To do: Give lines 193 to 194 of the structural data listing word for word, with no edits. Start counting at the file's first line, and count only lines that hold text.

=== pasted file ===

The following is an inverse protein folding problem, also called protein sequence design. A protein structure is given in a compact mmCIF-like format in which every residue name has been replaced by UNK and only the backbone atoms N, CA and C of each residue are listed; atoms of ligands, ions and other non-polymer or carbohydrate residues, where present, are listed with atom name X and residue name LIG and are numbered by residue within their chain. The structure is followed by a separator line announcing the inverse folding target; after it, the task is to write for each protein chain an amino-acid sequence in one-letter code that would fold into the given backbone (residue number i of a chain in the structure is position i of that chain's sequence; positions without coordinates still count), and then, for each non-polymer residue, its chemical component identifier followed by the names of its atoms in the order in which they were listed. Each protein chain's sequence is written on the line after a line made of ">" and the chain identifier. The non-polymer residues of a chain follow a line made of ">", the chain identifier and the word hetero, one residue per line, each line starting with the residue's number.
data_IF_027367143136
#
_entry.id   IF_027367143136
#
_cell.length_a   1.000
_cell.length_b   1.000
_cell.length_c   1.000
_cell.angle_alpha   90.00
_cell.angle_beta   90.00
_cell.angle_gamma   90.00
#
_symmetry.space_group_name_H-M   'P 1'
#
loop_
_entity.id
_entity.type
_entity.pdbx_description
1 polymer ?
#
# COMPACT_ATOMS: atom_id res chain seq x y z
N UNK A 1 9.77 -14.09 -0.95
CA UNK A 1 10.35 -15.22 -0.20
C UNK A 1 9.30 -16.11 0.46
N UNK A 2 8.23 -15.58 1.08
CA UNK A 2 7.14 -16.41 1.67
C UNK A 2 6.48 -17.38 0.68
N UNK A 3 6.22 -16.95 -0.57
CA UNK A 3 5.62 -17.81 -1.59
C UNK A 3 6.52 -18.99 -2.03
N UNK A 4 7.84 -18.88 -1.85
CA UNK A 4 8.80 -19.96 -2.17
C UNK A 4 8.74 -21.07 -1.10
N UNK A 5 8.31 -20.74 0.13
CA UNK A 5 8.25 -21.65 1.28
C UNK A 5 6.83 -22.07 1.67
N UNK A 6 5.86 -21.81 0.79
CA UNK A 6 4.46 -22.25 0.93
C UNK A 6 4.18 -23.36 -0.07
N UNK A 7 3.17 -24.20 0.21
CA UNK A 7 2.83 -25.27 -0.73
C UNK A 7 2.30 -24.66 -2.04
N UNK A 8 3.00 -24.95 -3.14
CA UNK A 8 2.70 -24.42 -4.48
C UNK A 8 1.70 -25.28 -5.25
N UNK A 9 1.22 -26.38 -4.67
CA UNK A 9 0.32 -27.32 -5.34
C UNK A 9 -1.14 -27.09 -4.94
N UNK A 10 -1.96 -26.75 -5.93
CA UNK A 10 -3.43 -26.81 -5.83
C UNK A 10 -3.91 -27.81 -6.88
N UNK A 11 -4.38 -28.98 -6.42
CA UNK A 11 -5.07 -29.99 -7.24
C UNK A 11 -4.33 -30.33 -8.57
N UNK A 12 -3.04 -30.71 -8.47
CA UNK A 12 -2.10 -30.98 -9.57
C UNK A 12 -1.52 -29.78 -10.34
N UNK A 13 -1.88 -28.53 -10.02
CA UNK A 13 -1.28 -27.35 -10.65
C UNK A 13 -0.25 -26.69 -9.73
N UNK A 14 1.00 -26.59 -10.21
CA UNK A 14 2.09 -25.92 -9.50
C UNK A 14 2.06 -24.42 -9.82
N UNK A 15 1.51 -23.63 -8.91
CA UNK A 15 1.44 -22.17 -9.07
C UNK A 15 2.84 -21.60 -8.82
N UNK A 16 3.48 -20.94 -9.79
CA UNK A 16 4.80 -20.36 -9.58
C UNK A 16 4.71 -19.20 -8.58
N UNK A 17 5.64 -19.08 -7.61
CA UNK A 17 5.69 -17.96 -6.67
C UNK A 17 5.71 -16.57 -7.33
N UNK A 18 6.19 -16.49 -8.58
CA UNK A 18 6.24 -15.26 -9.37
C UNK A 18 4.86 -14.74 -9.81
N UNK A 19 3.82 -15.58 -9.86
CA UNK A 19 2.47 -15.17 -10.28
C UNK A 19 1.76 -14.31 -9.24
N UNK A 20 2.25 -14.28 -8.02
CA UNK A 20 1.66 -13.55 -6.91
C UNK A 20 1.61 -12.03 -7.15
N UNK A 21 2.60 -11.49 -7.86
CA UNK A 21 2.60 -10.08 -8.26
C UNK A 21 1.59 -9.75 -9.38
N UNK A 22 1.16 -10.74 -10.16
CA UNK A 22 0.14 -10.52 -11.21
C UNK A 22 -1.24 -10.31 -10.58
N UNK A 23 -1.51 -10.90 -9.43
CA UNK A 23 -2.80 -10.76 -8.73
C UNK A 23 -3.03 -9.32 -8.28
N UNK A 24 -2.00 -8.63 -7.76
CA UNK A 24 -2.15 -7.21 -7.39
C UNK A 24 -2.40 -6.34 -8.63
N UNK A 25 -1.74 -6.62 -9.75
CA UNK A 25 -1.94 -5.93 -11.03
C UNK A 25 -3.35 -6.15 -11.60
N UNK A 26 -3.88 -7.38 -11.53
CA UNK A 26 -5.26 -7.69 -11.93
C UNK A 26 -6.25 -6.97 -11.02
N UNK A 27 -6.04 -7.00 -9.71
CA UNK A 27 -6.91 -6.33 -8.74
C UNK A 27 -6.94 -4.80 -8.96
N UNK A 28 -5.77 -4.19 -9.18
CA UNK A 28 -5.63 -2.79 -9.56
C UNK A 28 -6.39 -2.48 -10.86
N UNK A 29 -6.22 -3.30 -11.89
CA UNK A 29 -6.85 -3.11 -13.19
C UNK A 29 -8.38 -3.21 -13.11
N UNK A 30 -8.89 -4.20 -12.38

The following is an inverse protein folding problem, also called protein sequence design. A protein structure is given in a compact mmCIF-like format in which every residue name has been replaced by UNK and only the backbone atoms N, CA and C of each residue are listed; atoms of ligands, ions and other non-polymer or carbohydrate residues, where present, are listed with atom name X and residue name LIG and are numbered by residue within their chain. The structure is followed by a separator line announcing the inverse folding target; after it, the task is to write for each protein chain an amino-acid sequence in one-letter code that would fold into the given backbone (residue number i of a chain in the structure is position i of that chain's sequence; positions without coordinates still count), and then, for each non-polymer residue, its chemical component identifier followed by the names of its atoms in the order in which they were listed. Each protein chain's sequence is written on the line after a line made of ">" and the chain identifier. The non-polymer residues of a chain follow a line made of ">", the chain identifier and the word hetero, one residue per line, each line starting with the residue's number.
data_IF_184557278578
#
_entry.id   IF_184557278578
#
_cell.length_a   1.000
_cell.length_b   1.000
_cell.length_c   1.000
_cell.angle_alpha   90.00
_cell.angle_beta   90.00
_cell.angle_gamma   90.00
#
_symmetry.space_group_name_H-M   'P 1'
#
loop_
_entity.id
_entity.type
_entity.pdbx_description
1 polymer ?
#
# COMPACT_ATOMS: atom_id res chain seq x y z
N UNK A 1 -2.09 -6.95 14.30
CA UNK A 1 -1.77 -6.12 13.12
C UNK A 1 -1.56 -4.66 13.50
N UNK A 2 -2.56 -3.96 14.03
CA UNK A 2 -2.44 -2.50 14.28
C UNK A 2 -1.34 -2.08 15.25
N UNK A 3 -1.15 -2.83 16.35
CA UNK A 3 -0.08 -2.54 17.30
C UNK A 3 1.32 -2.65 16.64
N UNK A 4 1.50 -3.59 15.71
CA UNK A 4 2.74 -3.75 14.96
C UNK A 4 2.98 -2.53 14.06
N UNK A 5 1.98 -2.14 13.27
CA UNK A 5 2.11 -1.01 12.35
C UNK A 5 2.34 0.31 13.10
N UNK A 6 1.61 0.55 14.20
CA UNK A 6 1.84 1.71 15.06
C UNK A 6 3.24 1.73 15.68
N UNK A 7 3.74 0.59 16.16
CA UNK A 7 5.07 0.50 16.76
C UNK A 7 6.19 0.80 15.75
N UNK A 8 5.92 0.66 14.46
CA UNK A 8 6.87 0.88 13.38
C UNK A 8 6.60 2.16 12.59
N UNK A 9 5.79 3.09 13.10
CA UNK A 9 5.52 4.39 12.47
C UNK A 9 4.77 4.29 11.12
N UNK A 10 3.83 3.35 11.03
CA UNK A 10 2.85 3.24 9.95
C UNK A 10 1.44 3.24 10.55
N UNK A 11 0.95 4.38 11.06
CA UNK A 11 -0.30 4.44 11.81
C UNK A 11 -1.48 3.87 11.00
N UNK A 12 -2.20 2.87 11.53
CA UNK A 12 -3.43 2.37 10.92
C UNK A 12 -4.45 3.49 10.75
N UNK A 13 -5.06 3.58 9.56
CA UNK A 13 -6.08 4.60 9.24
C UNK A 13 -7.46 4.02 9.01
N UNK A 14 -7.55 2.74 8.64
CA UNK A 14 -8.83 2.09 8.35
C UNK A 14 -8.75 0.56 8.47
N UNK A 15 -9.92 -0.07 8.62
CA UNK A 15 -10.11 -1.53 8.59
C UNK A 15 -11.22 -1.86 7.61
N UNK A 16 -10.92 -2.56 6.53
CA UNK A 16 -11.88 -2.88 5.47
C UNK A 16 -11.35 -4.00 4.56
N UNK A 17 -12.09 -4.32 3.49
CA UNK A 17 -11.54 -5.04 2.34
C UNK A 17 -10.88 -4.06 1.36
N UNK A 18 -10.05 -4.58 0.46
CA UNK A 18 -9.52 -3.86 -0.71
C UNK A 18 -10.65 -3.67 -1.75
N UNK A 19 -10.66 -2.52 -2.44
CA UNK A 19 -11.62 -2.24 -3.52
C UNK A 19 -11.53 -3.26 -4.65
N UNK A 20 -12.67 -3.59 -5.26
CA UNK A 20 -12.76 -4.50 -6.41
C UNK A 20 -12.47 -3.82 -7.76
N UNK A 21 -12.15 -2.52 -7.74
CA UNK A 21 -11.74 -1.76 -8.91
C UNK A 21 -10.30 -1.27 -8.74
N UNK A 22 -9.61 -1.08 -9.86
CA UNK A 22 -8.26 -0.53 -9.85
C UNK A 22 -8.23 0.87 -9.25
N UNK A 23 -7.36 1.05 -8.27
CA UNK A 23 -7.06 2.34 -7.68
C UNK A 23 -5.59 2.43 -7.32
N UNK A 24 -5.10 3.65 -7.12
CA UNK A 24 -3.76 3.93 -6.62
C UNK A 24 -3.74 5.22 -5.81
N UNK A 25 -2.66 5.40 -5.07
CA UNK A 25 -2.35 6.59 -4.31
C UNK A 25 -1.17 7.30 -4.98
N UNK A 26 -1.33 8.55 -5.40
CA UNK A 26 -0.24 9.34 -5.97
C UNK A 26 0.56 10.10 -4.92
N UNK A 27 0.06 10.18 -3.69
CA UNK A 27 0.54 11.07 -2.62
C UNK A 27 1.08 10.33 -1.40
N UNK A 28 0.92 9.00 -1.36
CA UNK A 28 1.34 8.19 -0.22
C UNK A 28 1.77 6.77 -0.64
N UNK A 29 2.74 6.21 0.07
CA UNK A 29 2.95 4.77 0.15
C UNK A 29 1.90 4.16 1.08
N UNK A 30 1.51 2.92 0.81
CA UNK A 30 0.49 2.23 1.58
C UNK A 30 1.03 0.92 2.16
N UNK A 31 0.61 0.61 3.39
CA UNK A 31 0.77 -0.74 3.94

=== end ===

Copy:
C UNK A 21 -10.30 -1.27 -8.74
N UNK A 22 -9.61 -1.08 -9.86